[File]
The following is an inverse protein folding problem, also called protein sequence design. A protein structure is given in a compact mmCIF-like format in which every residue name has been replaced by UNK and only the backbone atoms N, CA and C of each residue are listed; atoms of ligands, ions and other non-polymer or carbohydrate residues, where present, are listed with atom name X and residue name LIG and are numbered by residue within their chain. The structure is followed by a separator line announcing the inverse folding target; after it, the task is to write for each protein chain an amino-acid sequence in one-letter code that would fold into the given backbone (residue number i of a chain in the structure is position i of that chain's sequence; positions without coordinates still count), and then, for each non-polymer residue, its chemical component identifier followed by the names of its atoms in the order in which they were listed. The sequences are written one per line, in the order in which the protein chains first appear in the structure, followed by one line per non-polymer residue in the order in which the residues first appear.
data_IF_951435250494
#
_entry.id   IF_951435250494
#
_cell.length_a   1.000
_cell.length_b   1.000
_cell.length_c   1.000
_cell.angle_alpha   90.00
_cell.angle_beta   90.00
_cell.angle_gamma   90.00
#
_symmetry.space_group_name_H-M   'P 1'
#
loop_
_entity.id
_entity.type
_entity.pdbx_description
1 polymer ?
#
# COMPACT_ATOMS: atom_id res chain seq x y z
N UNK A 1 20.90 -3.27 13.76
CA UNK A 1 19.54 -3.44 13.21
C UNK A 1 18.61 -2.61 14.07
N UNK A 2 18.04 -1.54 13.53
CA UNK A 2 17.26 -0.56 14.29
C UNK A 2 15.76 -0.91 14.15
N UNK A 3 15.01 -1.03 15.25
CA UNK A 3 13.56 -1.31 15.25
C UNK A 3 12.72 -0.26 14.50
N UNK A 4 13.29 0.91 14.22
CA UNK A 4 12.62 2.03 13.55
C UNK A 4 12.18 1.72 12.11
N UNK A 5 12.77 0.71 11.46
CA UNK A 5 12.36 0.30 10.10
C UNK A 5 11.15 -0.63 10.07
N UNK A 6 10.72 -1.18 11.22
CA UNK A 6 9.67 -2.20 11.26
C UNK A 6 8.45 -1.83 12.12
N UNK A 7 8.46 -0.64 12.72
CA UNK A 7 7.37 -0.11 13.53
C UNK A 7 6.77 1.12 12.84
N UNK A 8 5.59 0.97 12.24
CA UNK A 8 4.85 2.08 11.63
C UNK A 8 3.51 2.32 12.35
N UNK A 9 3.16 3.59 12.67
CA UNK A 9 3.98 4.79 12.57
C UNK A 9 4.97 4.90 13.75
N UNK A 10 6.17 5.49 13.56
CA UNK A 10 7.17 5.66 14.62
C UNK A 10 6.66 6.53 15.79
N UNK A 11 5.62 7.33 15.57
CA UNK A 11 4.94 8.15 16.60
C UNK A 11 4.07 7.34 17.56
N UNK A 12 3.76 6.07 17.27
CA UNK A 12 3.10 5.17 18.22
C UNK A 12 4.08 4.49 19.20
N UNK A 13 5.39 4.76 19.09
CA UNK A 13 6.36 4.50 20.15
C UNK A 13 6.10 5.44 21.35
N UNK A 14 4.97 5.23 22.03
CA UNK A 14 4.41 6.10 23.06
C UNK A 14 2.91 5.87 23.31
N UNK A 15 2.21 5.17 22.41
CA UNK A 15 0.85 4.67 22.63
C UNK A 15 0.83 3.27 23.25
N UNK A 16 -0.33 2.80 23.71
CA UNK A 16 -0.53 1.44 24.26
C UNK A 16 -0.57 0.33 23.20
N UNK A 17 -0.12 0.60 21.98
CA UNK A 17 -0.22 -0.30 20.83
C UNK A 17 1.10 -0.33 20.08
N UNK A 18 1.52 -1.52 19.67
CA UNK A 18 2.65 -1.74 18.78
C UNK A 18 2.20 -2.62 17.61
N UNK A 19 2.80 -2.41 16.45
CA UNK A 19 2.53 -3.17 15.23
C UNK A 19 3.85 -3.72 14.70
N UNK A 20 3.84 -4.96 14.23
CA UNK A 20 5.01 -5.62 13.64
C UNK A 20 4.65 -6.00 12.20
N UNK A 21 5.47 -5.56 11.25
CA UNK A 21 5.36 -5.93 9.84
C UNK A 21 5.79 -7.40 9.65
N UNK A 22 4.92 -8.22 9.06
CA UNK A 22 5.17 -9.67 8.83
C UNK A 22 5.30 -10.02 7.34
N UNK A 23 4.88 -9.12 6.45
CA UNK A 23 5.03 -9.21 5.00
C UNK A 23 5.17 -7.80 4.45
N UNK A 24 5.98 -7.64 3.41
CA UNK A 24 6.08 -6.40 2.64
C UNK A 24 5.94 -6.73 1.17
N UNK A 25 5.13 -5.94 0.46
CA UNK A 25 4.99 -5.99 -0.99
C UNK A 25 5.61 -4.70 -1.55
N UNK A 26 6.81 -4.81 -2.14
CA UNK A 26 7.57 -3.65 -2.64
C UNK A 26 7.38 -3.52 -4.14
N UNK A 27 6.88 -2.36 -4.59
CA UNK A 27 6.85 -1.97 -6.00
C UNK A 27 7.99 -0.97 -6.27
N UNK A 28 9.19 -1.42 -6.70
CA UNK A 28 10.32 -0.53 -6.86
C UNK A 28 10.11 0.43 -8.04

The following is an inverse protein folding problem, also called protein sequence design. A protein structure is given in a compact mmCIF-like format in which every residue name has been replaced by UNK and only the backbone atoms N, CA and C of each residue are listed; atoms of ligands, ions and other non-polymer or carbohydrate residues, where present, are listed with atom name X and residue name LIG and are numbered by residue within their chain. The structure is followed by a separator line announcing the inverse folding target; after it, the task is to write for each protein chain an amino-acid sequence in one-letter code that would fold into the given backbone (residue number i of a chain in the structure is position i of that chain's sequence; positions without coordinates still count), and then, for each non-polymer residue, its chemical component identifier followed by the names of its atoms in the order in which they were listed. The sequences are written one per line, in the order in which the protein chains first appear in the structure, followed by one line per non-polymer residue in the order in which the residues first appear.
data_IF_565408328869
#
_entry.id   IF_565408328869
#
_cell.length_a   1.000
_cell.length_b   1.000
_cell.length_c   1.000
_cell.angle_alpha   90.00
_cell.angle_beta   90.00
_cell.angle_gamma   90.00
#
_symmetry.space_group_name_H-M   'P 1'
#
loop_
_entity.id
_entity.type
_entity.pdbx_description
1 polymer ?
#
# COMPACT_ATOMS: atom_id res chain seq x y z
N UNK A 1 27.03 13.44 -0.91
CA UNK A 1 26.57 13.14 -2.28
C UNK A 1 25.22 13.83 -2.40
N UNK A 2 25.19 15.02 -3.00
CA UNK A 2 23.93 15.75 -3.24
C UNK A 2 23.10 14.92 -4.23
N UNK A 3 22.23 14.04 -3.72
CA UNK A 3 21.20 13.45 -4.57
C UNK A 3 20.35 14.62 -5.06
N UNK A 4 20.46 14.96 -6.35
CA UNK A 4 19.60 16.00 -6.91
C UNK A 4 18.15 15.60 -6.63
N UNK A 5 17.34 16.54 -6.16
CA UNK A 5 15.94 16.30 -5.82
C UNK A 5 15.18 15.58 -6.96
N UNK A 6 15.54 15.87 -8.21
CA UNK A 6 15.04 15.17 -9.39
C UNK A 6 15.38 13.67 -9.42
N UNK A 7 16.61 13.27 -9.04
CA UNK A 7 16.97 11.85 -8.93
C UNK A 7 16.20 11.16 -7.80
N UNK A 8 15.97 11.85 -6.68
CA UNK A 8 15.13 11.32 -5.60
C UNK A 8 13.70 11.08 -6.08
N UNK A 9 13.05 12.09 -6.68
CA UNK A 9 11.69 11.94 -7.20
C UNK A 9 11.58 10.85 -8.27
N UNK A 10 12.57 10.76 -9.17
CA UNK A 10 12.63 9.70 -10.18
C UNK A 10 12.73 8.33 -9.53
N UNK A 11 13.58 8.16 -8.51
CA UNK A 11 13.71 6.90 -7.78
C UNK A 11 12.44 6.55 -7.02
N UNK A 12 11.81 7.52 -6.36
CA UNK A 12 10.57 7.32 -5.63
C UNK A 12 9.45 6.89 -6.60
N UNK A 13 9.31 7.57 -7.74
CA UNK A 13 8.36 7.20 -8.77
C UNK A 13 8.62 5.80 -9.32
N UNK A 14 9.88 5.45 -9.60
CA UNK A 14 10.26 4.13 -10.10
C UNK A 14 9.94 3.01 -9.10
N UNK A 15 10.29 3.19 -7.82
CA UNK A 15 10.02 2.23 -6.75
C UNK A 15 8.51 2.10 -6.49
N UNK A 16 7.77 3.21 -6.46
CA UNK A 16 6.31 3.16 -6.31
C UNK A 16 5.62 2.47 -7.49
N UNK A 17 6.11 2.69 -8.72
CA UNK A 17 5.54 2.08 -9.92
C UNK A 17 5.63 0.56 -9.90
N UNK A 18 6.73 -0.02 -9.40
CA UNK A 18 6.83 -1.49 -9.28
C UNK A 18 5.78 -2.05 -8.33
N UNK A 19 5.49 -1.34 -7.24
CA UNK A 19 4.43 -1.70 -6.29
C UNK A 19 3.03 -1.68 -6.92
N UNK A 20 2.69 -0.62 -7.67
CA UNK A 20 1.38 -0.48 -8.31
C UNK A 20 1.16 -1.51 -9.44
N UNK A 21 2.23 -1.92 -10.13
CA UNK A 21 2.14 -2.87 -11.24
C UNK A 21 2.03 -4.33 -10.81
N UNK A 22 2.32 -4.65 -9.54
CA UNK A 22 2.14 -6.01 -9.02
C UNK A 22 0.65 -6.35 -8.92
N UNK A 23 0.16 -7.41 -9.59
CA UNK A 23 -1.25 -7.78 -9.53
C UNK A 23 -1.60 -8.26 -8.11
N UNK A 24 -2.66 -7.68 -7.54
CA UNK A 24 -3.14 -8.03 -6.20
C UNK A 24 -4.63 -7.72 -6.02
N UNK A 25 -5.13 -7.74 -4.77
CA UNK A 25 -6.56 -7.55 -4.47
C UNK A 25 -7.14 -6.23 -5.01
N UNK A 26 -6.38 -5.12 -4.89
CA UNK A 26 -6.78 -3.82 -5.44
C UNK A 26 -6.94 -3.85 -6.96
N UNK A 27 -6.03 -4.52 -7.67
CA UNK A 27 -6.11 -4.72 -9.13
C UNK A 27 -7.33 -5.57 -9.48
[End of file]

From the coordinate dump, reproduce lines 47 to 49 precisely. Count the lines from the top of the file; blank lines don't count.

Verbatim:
CA UNK A 9 3.98 4.79 12.57
C UNK A 9 4.97 4.90 13.75
N UNK A 10 6.17 5.49 13.56